September 2019

I am a CrossFitter. I’m also a Senior Citizen complete with retirement and Medicare. I’m old.

I have been doing CrossFit for seven years now. I thought, when I started, that I would just magically work hard, achieve all the things, and be able to do the workouts as written, just like all the people half my age, or even just those the same age as my kids.

This has not worked out the way I expected. I cannot do all the things. I have RXd a WOD a few times over the years, but only if they were not weighted WODs or if they were supposed to be “light and fast” and for me they were ponderous and heavy.

When I started, I didn’t really know how to scale and I would be working for much longer than anyone else if the WODs were so many rounds for time. And if they were an AMRAP, I had very few rounds and was exhausted.

I have since learned to give myself a senior discount and modify the WODs to the point where I’m not keeping everyone at the gym for hours while I try to finish what took them mere minutes.

I used to tell myself that it was easy for those other, younger people. And then I watched more closely. It wasn’t. They were working, struggling, powering through. They were drenched in sweat. They were breathing hard. They were crumpled in a heap on the floor after time was called, just like me.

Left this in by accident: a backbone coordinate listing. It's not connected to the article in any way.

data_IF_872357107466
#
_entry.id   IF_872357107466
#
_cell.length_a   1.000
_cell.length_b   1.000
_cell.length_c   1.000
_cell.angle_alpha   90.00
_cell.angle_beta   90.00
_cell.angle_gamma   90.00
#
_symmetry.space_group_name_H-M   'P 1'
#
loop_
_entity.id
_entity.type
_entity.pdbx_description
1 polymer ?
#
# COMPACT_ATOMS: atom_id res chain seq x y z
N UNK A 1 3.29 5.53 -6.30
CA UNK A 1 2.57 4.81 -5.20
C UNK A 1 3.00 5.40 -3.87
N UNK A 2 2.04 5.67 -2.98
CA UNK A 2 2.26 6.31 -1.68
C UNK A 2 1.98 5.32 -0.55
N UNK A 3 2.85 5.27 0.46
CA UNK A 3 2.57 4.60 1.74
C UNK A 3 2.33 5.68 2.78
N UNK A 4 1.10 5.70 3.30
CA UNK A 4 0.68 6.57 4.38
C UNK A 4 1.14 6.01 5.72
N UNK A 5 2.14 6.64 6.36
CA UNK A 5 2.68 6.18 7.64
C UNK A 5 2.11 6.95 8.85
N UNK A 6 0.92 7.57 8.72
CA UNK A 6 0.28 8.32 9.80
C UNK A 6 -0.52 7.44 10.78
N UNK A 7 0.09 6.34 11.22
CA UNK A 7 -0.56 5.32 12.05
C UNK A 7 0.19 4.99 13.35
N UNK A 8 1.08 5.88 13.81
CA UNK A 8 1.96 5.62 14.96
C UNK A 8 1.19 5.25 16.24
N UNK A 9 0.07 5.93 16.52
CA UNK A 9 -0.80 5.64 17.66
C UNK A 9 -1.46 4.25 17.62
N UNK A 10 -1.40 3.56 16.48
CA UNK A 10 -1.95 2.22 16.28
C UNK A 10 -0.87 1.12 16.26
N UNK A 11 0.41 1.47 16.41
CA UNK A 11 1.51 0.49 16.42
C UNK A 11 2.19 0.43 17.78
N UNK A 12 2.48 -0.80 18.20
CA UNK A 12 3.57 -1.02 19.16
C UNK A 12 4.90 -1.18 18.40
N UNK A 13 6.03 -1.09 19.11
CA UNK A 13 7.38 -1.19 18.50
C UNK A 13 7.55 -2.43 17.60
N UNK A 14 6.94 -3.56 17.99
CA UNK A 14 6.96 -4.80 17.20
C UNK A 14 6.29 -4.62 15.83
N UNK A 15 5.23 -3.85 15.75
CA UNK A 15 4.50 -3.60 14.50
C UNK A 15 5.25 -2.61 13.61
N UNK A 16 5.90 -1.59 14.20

CrossFit isn’t easy for anyone. It certainly isn’t easy for me, but that doesn’t make me anything special. Perhaps those who go to the Games can achieve far more than I can, but they are working exceptionally hard in order to do so.

It took me a long time to stop feeling either persecuted or unworthy of being in the same space as the other athletes. I have the same right to show up. CrossFit bills itself as good for everyone because it is endlessly scaleable. There are scaling options for every single damn thing. I use many of them.

Once I decided – and that is the key part, I had to decide – to be content with my progress even while striving to improve, I stopped being so angry at both myself and the white board. And then came the joy.

I’m never going to be the best score on the board. I still am not a fan of the white board. But I have finally let it go, knowing that I win every time my name goes up there. The numbers after my name are meaningless. I am the only 66 year old at the gym doing CrossFit. I’m best in my age group.

I’m doing the things and finally finding the joy in the simple act of doing them. My devil press today was lighter by far than what was on the board. But I did them with integrity as my scaling option was laid out. My handstand push-up came from a box. Seven years ago, I would not have been able to do either of those things and today I found them remarkably difficult and did them repeatedly anyway.

Giving myself the permission to enjoy my limited performance has actually given me the freedom to increase my limited performance. I know I’m not like anyone else at the gym, so when I can’t do what they do, it is okay. I can do all the things I’ve worked for. I would like more and so tomorrow, the alarm clock will go off, I will get up and do some yin yoga to stretch and warm up, and then head for the gym and do it all again.